Why I DON’T “Get Out Of the House More”

{Note: This article has been updated from its original publishing in Dec. 2008.}

Why I Don't "Get Out of the House More" // jessconnell.com

Today I want to share the ethos behind some big choices of my life. I’ve lived as an at-home-on-purpose mom for the last 13+ years of my life because I believe this simple truth: as a mom of young children, the best place for me to be is at home.

There are two ways I mean that. First:

BEING AT HOME WITH MY CHILDREN

Me & Silas, 2008

Despite education and careers and opportunities and giftings and callings and dreams and side-hustles, the overarching, general truth most of us still know is this: children are happiest, healthiest, and best-looked-after when mom is home with them and engaged in their daily lives.

It’s strange that it’s politically incorrect to say that moms are needed. At home. To be there for their children.

No one has a problem with a boss who says things like, “Jim is the reason for this company’s success.” Or, of the secretary at the front desk: “Sandy holds this office together.”

No one gripes and says it’s demeaning for a worker to be needed in their job. But, society-wide, we feel weird and uncomfortable when someone says something that used to be such plain common sense that no one needed to speak it out loud: moms are needed by their children. 

As a society, we sacrifice schedule, health, time, sleep, evenings, weekends, absolute wardrobe freedom, our freedom to post whatever we want to on social media, and sometimes even our marriages and children, for our jobs… but heaven help the person who turns this broken system on its head and says that a woman who chooses to give up some years of her professional life to devote to the formation of young character and minds is doing an excellent thing.

There are always going to be voices telling us:

  • that we “need” to get out
  • that we can’t be mentally, emotionally, intellectually, and spiritually satisfied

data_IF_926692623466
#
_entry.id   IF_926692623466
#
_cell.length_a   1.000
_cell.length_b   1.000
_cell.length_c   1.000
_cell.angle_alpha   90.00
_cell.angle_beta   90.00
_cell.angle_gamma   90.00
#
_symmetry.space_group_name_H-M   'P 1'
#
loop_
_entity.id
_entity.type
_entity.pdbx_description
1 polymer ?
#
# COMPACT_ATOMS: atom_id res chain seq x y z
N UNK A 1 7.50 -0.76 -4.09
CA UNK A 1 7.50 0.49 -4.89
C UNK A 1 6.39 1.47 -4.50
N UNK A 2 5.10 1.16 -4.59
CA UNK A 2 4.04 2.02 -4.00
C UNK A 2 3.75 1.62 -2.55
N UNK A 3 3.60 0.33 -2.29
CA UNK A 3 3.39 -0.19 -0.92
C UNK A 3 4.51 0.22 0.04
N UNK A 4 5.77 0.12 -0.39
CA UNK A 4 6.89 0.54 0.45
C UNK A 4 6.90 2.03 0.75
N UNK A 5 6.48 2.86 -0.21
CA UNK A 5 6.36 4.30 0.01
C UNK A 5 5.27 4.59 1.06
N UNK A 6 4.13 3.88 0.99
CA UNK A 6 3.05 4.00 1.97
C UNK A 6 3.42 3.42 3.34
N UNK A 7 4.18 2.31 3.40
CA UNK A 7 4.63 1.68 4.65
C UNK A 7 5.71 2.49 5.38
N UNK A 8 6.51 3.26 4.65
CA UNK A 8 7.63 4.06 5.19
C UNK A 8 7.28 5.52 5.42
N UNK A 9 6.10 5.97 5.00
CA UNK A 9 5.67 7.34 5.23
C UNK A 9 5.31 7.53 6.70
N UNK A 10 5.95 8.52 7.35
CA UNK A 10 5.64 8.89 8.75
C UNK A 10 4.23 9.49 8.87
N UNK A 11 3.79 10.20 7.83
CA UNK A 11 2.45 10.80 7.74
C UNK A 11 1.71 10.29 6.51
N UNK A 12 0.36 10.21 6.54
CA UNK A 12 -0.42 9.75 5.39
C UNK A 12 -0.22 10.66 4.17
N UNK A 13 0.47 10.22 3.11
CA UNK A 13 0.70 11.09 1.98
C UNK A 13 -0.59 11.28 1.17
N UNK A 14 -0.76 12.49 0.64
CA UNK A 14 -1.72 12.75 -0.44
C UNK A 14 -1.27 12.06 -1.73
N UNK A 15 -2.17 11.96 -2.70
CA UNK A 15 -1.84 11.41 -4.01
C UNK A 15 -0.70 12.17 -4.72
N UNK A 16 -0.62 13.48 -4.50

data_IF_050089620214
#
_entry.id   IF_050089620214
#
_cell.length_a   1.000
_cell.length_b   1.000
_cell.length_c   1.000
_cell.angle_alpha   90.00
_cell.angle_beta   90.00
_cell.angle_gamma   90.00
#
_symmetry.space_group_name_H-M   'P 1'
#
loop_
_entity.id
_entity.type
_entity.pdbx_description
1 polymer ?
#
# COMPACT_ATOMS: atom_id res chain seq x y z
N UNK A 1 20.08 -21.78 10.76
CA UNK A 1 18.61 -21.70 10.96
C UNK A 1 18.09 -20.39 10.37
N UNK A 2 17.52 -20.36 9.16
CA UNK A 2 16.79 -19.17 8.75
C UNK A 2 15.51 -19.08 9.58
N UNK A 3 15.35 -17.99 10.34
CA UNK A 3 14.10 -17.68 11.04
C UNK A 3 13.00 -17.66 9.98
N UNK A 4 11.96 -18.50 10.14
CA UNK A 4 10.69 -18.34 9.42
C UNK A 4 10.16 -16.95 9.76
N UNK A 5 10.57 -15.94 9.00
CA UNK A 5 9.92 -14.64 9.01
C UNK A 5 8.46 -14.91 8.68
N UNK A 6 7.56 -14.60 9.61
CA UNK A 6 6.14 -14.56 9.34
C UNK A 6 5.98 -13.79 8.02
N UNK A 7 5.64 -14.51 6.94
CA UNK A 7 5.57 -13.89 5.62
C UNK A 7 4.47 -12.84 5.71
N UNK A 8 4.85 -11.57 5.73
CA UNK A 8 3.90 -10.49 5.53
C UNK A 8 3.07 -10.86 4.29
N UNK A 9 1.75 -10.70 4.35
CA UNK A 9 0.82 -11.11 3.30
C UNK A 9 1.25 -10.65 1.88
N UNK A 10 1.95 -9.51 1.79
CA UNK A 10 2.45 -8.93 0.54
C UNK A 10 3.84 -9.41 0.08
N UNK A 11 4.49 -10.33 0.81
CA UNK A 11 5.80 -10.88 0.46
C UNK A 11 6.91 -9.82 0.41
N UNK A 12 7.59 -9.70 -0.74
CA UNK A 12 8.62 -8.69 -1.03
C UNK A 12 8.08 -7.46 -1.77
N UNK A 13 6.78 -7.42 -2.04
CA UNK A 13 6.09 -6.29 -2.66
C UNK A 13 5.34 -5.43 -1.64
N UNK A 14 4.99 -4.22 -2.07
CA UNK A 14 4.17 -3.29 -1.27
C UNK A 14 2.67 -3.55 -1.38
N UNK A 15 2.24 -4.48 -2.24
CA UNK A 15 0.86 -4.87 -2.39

• that home can not be a personally-stimulating place
  • that our self-worth depends on having individual aims that are separate and distinct from who we are and what we do in our homes.

They tell us our kids need A, B, C, and L, M, and N, and X, Y, and Z, in order to be well-adapted, well-socialized, well-opportunitied, brain-using little citizens.

And all too often, we believe those voices.

My (now-9-year-old) daughter & I, 2008

Some take it so far to say that if we have a brain, we ought to be using it for society… that other people can raise our children for us (because that’s mindless work, and they’ll be fine!!), so that we can contribute to the surrounding community.

(As though raising hard-working, honest, kind, agreeable, God-fearing, respectful children isn’t a significant contribution!!!!! … But let’s stay on track, cause boy I could go off on a tangent here if I “stray but a little”).

Even the Washington Post is asking, Why does our society perpetually devalue people who care for others? 

Christians sometimes counsel young moms to get out of the home more so that they can participate in “real ministry.” Even in very godly circles, young moms can easily feel that what they are doing in their daily lives at home is not really the most faithful, godly thing they could be doing. 

“The homemaker has the ultimate career. All other careers exist for one purpose only…. to support the ultimate career.” ― C.S. Lewis

What kind of world is it, really, where women are:

  • encouraged to feel negatively about being home with the very people who need them most?